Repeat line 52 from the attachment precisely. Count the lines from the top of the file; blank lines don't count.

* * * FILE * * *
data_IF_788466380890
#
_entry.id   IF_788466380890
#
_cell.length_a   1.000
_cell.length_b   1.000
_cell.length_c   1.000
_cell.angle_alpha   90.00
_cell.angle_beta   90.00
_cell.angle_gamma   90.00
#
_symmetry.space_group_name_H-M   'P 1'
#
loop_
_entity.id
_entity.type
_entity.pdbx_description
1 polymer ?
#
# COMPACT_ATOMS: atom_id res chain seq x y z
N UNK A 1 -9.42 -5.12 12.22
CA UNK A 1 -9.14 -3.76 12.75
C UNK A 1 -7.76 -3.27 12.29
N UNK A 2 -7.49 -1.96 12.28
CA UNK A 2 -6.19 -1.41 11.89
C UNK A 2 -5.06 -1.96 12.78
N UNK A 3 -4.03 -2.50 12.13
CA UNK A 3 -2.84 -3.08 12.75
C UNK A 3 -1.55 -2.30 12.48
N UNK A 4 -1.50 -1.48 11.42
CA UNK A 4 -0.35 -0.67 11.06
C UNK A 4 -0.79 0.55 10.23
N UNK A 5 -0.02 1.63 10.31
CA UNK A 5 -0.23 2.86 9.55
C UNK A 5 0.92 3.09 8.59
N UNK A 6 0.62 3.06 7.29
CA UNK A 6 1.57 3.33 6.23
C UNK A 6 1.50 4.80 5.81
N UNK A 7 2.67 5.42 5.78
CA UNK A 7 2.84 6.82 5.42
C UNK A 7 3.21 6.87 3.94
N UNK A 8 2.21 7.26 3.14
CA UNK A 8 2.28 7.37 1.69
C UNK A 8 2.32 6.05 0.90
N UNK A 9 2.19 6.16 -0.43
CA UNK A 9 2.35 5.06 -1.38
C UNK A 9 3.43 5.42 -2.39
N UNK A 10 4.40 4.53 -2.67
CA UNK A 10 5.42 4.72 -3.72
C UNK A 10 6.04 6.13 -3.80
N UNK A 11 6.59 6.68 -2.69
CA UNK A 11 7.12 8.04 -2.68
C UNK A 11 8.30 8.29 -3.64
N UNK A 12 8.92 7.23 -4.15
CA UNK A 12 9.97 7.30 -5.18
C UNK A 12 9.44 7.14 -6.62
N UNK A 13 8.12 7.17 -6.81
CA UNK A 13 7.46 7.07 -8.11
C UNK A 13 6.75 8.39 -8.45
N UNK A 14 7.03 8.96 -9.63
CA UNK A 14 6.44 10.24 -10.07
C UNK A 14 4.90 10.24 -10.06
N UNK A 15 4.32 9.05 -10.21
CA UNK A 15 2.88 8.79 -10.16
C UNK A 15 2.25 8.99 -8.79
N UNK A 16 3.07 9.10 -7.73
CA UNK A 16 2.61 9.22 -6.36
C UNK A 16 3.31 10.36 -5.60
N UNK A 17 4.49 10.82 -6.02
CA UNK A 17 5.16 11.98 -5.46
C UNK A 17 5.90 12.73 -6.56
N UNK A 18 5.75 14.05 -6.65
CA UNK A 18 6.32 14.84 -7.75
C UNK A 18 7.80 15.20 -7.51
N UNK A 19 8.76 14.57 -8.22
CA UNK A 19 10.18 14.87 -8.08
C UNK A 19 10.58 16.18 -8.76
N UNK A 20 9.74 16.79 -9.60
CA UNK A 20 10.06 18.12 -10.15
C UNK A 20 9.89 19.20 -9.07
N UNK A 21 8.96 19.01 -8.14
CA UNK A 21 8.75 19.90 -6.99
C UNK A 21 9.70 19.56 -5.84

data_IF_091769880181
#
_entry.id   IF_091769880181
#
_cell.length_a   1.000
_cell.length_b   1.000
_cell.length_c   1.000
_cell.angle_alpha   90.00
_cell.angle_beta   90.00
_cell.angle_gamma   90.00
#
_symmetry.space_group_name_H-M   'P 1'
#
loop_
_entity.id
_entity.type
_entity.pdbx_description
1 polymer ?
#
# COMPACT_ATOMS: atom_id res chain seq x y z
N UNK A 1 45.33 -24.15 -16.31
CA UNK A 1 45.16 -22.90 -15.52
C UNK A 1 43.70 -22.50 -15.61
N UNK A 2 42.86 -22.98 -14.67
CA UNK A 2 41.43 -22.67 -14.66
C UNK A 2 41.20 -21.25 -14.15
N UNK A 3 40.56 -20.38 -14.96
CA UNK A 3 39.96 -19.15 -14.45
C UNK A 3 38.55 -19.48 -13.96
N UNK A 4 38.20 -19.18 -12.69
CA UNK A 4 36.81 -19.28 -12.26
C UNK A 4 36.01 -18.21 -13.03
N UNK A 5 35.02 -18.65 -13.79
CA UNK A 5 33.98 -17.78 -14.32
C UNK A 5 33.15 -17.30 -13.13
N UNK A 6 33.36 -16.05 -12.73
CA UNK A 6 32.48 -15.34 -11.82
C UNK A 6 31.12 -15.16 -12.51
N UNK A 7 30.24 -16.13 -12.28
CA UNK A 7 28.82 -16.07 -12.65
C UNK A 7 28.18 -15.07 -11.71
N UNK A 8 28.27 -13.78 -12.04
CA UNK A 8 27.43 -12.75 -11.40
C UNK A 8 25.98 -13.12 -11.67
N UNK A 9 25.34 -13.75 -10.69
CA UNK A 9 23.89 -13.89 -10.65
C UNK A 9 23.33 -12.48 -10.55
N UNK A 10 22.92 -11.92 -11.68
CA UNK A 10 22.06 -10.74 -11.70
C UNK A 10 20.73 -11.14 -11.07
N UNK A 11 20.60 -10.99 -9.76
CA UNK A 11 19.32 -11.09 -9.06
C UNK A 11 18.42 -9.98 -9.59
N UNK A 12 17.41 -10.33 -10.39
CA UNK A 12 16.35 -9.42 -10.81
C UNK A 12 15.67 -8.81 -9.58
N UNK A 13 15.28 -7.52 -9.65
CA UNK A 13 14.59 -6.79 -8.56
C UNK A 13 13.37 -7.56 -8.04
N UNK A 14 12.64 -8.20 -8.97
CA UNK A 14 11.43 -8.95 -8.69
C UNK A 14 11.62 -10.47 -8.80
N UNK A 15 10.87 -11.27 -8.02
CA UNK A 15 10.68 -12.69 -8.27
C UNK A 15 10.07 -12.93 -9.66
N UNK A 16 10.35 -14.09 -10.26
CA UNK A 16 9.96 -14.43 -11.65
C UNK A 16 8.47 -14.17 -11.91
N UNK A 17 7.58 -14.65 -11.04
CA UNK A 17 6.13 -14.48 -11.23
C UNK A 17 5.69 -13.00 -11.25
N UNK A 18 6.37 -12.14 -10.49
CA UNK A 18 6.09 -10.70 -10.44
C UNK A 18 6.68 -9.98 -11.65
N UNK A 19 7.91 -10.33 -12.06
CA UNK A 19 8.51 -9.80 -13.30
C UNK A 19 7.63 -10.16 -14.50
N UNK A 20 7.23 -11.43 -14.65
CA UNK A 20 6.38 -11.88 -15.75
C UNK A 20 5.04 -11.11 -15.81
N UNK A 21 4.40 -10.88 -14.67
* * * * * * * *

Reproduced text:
CA UNK A 11 7.12 8.04 -2.68